At Nationals Park, fans can expect a clean environment, local brews, and a perpetually packed Shake Shack. Where else in the nation can you root for bobble-headed presidents trotting along a ballpark? Nowhere, and that’s one of the reasons that makes Nationals Park such a special experience.
Eight years after Nationals Park opened, Washington Post sports columnist Tom Boswell proclaimed that “Washington has won. And it has won big.”
Boswell cited the major development that has popped up over the years in the surrounding Navy Yard neighborhood, including housing, retail, and restaurants. This has revitalized the Anacostia Waterfront—making it lively even when the Washington Nationals are not playing.
When are home games?
You can check out the Nats’ full 2019 schedule on the team’s Major League Baseball page.
It’s a good assumption to expect significant vehicular traffic on game days. When it comes to getting to the ballpark, there are a wide range of options, from biking and ride-share to walking (if you live close enough) and Metro. The Navy Yard–Ballpark stop is served by the Green Line.
Don’t own your own bike? That’s no problem, because Capital Bikeshare is a reliable and affordable method of transportation. Currently, the bikeshare service offers about 4,300 bikes—including hundreds of electric bikes—and more than 500 stations across the D.C. area. About half a dozen stations are located near Nats Park.
For those who prefer to use their own bike, there are more than 250 bike racks around the ballpark. It also has a bike valet, which is located in Garage C off of First Street SE near the vehicle entrance.
Expect big crowds and long lines on Metro. Also be aware that, as of 2019, rail service still ends at 11:30 p.m. on Mondays through Thursdays, 1 a.m. on Fridays and Saturdays, and 11 p.m. on Sundays. (Metro has figured out ways to provide special late-night service for Nats games before.)
Still intent on driving? There are 14 Nationals Park-sanctioned parking lots or garages with a myriad of third-party lots nearby.
Where to sit
Pretty much every seat is a good seat at Nationals Park. The high-definition scoreboard is also very easy to see and read with few if any obstructions.
If you’re looking for a totally clear view of the field, get a seat behind home plate in the 300 numbers. For when it gets absurdly hot in the summer, you can get a table at the Budweiser Brewhouse and watch the game from inside it.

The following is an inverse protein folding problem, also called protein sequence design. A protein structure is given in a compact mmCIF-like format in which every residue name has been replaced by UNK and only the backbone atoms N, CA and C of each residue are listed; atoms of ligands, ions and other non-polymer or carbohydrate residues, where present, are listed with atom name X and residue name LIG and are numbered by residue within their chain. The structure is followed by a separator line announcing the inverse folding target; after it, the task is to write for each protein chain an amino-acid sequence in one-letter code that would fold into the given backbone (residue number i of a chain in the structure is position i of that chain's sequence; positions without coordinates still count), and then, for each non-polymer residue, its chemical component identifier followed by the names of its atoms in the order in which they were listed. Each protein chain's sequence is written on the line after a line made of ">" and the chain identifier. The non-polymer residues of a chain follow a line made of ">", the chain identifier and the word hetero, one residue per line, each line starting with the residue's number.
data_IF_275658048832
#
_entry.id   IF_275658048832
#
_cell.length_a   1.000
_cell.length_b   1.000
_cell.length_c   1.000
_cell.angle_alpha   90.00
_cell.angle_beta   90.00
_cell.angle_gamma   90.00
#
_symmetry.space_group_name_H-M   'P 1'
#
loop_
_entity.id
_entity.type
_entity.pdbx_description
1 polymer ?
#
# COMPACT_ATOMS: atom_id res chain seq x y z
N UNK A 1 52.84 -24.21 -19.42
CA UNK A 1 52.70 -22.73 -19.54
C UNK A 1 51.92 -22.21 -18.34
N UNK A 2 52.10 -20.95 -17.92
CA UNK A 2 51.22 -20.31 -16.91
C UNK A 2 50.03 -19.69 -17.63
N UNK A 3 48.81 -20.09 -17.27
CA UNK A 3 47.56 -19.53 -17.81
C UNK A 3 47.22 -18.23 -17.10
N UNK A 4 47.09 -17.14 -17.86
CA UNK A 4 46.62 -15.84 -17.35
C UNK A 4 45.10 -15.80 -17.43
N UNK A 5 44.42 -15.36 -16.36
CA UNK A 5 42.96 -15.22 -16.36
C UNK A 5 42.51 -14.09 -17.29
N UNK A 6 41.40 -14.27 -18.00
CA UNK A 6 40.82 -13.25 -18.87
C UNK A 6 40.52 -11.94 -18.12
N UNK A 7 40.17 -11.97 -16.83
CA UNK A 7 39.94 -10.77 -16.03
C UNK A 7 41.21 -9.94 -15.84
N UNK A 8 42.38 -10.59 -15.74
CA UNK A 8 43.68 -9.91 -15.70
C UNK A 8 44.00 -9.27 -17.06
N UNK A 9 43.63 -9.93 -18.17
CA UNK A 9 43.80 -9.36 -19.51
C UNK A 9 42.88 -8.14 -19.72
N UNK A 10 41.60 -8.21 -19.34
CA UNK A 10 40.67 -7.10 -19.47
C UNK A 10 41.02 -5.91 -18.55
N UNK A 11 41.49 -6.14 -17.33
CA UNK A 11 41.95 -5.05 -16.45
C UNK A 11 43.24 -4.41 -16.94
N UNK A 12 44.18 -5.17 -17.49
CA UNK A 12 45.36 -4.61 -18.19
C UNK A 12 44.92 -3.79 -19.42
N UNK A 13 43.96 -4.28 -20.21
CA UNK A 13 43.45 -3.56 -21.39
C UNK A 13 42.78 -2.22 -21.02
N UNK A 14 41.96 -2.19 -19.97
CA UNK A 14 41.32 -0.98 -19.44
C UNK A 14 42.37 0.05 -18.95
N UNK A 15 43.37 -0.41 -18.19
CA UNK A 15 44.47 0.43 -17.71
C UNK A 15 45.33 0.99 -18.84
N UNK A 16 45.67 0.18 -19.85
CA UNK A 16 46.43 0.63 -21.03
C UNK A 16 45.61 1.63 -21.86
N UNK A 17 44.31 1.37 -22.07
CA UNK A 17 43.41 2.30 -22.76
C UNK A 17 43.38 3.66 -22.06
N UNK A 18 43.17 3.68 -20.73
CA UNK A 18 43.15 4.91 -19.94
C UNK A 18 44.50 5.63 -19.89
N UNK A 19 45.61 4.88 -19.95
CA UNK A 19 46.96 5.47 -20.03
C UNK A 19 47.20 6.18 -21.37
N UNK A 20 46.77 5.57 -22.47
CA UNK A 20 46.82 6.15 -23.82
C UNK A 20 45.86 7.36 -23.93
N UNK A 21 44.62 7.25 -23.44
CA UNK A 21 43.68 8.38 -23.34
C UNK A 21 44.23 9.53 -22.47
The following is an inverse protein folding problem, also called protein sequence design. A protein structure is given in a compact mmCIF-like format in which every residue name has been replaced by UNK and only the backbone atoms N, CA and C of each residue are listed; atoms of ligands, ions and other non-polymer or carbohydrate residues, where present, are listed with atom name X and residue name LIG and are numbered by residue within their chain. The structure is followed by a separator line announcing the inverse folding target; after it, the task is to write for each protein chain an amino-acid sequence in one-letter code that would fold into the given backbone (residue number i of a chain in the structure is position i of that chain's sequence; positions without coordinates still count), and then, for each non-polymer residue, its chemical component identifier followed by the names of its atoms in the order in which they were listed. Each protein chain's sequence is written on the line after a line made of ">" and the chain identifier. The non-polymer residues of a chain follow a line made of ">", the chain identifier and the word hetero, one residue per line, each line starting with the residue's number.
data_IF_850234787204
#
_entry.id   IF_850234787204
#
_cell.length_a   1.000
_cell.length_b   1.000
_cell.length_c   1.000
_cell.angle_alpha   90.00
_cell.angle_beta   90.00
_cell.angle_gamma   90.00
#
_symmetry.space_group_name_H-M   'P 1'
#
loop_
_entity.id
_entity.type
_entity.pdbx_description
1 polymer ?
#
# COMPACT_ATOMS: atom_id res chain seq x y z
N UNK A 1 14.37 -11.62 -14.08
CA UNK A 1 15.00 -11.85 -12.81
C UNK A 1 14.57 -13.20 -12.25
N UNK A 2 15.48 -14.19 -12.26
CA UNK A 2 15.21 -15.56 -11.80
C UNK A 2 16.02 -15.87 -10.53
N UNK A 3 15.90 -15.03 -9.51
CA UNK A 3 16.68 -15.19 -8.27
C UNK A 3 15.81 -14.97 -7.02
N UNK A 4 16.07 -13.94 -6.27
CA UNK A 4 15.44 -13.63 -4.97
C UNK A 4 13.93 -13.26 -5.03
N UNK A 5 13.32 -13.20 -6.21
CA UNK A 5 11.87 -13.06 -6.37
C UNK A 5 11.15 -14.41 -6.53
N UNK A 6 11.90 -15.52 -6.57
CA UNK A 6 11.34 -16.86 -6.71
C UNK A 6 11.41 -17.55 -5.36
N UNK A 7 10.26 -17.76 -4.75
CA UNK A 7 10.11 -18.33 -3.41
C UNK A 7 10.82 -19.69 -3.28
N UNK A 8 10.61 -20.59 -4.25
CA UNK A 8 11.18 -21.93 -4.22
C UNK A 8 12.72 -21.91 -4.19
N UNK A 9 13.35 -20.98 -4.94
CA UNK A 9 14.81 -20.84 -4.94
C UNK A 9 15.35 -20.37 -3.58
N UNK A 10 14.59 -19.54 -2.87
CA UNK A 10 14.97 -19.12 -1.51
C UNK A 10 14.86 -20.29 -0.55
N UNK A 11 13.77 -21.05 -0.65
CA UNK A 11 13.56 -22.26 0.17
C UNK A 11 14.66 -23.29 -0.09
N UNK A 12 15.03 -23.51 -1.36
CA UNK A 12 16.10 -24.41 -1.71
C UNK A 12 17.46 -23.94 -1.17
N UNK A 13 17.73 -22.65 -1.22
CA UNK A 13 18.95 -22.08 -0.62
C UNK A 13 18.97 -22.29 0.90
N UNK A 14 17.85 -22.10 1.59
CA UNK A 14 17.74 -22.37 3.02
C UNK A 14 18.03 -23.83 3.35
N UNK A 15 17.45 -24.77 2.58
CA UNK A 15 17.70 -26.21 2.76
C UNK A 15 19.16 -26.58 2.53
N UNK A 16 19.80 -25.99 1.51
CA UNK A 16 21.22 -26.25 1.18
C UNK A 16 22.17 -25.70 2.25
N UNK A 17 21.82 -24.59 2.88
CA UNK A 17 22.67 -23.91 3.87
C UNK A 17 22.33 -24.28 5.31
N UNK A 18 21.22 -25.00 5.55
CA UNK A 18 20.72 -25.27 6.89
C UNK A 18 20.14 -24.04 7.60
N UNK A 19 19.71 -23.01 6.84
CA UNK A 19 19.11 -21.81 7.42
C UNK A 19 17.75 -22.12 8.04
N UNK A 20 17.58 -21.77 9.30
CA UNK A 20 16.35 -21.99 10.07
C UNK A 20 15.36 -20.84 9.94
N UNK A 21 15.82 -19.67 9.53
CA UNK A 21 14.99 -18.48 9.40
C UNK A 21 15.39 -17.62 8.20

Special event vouchers offer visitors access to promotional items and experiences. Special events include “Pups in the Park,” where fans can bring their furry friends, and “Yoga in the Outfield,” where visitors receive a Nats-branded yoga mat and a 45-minute postgame yoga class on the outfield grass.
What to eat and drink
Frankly, the biggest problem with going to Nats Park is trying to figure out what the heck to eat. From Ben’s Chili Bowl and Shake Shack to District Doughnuts and (the aptly monikered) Field of Greens, the ballpark has dozens of food vendors, including vegetarian, vegan, and options.
For some affordable beverages, the outdoor venue directly across from the stadium, The Bullpen, offers drinks for $5 from the third to the seventh innings. This venue comes with free admission as well as live music and food trucks.
For more recommendations on where to eat, visit Eater DC.
The history behind it all
It wasn’t until 2008 that Nats Park first opened its doors. It took a total of $701.3 million to construct the ballpark—with the District paying $670.3 million. Designed by Populous, the stadium is known as the first Major League Baseball stadium to have U.S. LEED certification.
The stadium architects focused on creating a sense of openness and a variety of vantage points to make sure there are virtually no bad seats. The scoreboard was also designed to be among the nation’s largest: It measures 47 feet high and 101 feet across.
“Everywhere the fans look, there’s something new for them to see,” Kansas City, Missouri-based architect (and Populous founder) Joe Spear told Washingtonian in 2008. “We want them to discover new things each time they come out—for years.’’
This post was originally published in 2017 and has been updated.